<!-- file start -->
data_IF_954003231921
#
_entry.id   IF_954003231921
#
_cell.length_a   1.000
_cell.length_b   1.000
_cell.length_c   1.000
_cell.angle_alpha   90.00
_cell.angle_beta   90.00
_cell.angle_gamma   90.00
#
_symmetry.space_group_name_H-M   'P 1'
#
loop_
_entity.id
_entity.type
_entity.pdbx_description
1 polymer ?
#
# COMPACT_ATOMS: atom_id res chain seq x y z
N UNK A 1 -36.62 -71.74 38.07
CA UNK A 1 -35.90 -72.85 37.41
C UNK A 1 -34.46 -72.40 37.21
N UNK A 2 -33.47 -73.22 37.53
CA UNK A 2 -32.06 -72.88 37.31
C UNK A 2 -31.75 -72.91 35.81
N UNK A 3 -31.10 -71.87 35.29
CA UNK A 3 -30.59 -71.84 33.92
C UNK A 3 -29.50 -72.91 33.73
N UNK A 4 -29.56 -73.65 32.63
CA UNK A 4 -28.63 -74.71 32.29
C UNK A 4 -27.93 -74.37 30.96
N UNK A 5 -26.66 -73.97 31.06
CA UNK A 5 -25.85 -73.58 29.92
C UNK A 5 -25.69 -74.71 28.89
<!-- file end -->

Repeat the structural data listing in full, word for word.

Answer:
data_IF_954003231921
#
_entry.id   IF_954003231921
#
_cell.length_a   1.000
_cell.length_b   1.000
_cell.length_c   1.000
_cell.angle_alpha   90.00
_cell.angle_beta   90.00
_cell.angle_gamma   90.00
#
_symmetry.space_group_name_H-M   'P 1'
#
loop_
_entity.id
_entity.type
_entity.pdbx_description
1 polymer ?
#
# COMPACT_ATOMS: atom_id res chain seq x y z
N UNK A 1 -36.62 -71.74 38.07
CA UNK A 1 -35.90 -72.85 37.41
C UNK A 1 -34.46 -72.40 37.21
N UNK A 2 -33.47 -73.22 37.53
CA UNK A 2 -32.06 -72.88 37.31
C UNK A 2 -31.75 -72.91 35.81
N UNK A 3 -31.10 -71.87 35.29
CA UNK A 3 -30.59 -71.84 33.92
C UNK A 3 -29.50 -72.91 33.73
N UNK A 4 -29.56 -73.65 32.63
CA UNK A 4 -28.63 -74.71 32.29
C UNK A 4 -27.93 -74.37 30.96
N UNK A 5 -26.66 -73.97 31.06
CA UNK A 5 -25.85 -73.58 29.92
C UNK A 5 -25.69 -74.71 28.89